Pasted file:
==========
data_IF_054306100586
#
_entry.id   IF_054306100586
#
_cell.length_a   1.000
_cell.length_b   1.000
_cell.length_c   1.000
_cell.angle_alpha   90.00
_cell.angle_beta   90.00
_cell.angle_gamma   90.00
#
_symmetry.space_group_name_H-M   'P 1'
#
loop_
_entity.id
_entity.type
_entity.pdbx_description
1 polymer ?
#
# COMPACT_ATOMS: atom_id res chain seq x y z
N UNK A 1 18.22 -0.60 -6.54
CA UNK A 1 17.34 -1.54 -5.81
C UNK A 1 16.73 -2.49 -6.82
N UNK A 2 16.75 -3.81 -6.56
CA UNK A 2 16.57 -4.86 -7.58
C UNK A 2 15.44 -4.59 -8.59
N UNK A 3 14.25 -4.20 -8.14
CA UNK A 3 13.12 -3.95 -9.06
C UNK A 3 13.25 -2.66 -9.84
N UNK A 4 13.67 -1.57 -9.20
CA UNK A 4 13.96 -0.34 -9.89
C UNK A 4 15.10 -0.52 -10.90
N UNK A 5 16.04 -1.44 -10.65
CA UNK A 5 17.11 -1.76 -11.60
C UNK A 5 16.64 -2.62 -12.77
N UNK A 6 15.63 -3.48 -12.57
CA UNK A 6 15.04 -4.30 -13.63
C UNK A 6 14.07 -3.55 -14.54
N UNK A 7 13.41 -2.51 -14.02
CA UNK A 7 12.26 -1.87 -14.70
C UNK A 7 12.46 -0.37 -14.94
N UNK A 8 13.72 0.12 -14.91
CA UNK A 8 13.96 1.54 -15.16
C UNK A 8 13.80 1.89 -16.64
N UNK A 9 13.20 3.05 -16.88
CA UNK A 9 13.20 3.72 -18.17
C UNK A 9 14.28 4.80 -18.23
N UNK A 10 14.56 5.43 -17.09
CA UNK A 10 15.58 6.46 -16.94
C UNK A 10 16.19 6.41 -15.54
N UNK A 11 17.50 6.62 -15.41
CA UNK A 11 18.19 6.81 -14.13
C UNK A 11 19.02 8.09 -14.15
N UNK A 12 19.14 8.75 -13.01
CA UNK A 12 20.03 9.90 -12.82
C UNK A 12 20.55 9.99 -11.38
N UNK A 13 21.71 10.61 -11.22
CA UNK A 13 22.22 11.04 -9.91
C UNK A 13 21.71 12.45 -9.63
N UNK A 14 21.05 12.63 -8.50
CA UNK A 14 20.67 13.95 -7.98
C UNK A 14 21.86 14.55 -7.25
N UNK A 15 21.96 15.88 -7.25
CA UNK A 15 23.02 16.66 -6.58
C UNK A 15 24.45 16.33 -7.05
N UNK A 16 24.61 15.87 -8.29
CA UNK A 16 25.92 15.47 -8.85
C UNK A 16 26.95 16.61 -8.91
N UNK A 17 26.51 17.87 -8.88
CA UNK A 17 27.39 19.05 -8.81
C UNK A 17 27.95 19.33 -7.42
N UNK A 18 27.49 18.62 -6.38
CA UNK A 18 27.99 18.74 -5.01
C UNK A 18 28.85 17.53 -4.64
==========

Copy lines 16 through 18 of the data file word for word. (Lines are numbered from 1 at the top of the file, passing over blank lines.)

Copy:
_entity.type
_entity.pdbx_description
1 polymer ?